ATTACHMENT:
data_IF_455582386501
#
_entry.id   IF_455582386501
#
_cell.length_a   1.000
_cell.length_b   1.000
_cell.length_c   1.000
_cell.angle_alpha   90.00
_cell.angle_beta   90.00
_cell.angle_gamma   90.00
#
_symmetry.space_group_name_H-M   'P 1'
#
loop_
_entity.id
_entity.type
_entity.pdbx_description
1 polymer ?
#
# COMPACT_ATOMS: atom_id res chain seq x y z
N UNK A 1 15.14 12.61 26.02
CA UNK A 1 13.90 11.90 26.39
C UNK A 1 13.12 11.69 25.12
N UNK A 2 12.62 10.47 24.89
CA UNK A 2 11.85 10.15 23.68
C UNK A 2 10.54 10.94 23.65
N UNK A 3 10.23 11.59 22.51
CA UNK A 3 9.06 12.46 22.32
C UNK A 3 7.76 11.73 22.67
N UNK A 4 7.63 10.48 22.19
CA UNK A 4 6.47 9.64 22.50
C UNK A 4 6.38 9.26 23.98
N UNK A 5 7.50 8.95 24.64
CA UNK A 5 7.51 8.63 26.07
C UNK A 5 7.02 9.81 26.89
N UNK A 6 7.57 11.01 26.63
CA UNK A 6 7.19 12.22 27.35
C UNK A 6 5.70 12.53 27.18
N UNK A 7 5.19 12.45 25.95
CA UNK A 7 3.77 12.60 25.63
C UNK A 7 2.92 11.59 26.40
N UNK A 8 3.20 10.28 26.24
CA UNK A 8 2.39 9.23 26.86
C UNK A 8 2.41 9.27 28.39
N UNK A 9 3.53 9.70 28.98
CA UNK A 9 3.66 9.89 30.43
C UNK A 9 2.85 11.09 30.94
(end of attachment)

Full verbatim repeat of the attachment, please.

data_IF_455582386501
#
_entry.id   IF_455582386501
#
_cell.length_a   1.000
_cell.length_b   1.000
_cell.length_c   1.000
_cell.angle_alpha   90.00
_cell.angle_beta   90.00
_cell.angle_gamma   90.00
#
_symmetry.space_group_name_H-M   'P 1'
#
loop_
_entity.id
_entity.type
_entity.pdbx_description
1 polymer ?
#
# COMPACT_ATOMS: atom_id res chain seq x y z
N UNK A 1 15.14 12.61 26.02
CA UNK A 1 13.90 11.90 26.39
C UNK A 1 13.12 11.69 25.12
N UNK A 2 12.62 10.47 24.89
CA UNK A 2 11.85 10.15 23.68
C UNK A 2 10.54 10.94 23.65
N UNK A 3 10.23 11.59 22.51
CA UNK A 3 9.06 12.46 22.32
C UNK A 3 7.76 11.73 22.67
N UNK A 4 7.63 10.48 22.19
CA UNK A 4 6.47 9.64 22.50
C UNK A 4 6.38 9.26 23.98
N UNK A 5 7.50 8.95 24.64
CA UNK A 5 7.51 8.63 26.07
C UNK A 5 7.02 9.81 26.89
N UNK A 6 7.57 11.01 26.63
CA UNK A 6 7.19 12.22 27.35
C UNK A 6 5.70 12.53 27.18
N UNK A 7 5.19 12.45 25.95
CA UNK A 7 3.77 12.60 25.63
C UNK A 7 2.92 11.59 26.40
N UNK A 8 3.20 10.28 26.24
CA UNK A 8 2.39 9.23 26.86
C UNK A 8 2.41 9.27 28.39
N UNK A 9 3.53 9.70 28.98
CA UNK A 9 3.66 9.89 30.43
C UNK A 9 2.85 11.09 30.94